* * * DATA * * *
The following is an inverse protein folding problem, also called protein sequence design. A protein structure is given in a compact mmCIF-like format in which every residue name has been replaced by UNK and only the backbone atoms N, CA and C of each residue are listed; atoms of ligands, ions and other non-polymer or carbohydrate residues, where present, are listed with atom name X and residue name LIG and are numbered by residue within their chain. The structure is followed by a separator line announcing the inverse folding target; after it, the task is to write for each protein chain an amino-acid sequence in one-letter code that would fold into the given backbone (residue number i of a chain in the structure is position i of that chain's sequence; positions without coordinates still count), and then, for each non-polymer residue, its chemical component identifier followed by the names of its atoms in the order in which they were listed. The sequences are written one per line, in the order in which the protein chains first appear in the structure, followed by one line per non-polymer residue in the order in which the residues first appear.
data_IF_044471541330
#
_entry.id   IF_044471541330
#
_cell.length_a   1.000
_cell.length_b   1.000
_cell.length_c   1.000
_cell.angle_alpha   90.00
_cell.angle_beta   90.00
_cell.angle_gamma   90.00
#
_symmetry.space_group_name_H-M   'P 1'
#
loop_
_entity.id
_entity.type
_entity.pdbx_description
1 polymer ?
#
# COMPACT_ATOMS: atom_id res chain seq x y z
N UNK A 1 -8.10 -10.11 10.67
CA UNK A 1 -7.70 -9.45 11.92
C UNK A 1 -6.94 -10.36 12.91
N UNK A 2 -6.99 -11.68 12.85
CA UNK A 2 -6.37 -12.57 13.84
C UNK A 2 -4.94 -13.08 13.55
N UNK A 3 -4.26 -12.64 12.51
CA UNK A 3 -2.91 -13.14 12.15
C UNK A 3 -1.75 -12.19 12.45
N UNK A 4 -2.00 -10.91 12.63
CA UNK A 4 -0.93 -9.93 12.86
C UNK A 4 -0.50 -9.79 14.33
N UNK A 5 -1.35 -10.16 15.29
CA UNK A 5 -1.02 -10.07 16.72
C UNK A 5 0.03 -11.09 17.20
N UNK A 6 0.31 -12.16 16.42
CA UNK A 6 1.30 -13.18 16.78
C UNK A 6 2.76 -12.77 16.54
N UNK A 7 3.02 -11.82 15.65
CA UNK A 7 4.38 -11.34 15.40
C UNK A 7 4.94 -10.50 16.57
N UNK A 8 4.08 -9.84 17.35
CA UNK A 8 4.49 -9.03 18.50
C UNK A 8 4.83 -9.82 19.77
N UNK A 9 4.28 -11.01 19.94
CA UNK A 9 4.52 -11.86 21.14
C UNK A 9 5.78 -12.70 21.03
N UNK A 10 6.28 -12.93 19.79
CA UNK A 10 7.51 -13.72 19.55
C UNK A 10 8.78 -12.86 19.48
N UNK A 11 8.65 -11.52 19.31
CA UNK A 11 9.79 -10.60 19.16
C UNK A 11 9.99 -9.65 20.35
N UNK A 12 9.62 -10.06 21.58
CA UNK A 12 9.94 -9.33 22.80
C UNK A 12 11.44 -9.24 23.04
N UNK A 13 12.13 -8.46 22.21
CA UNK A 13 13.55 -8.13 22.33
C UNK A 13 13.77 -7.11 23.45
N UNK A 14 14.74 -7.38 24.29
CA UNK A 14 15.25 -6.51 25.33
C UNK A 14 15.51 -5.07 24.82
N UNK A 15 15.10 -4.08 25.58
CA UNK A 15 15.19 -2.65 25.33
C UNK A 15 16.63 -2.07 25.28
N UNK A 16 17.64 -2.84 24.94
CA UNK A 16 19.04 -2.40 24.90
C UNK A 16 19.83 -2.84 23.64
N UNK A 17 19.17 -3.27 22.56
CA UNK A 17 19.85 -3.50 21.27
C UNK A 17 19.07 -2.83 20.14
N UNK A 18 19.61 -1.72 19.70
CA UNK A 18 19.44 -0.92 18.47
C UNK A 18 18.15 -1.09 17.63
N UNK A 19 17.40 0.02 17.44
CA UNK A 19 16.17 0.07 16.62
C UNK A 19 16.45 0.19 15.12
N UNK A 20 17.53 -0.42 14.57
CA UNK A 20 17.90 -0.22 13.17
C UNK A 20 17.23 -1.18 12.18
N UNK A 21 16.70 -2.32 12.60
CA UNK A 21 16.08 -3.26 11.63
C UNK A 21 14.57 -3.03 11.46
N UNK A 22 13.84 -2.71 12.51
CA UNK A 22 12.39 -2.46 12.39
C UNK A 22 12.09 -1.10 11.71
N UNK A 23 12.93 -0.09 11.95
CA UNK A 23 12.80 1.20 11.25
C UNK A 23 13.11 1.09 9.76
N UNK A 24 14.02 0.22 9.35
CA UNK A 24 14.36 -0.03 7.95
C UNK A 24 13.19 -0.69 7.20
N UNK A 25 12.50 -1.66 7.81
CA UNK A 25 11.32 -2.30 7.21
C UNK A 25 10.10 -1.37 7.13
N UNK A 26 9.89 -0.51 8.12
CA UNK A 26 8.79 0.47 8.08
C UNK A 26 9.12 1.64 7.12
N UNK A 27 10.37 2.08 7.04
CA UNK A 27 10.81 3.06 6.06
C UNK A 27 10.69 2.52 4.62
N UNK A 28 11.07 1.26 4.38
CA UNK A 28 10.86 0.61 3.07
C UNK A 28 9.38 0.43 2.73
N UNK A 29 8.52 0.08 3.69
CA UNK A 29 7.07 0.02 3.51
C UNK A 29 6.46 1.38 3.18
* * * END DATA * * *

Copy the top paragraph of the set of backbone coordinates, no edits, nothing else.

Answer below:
The following is an inverse protein folding problem, also called protein sequence design. A protein structure is given in a compact mmCIF-like format in which every residue name has been replaced by UNK and only the backbone atoms N, CA and C of each residue are listed; atoms of ligands, ions and other non-polymer or carbohydrate residues, where present, are listed with atom name X and residue name LIG and are numbered by residue within their chain. The structure is followed by a separator line announcing the inverse folding target; after it, the task is to write for each protein chain an amino-acid sequence in one-letter code that would fold into the given backbone (residue number i of a chain in the structure is position i of that chain's sequence; positions without coordinates still count), and then, for each non-polymer residue, its chemical component identifier followed by the names of its atoms in the order in which they were listed. The sequences are written one per line, in the order in which the protein chains first appear in the structure, followed by one line per non-polymer residue in the order in which the residues first appear.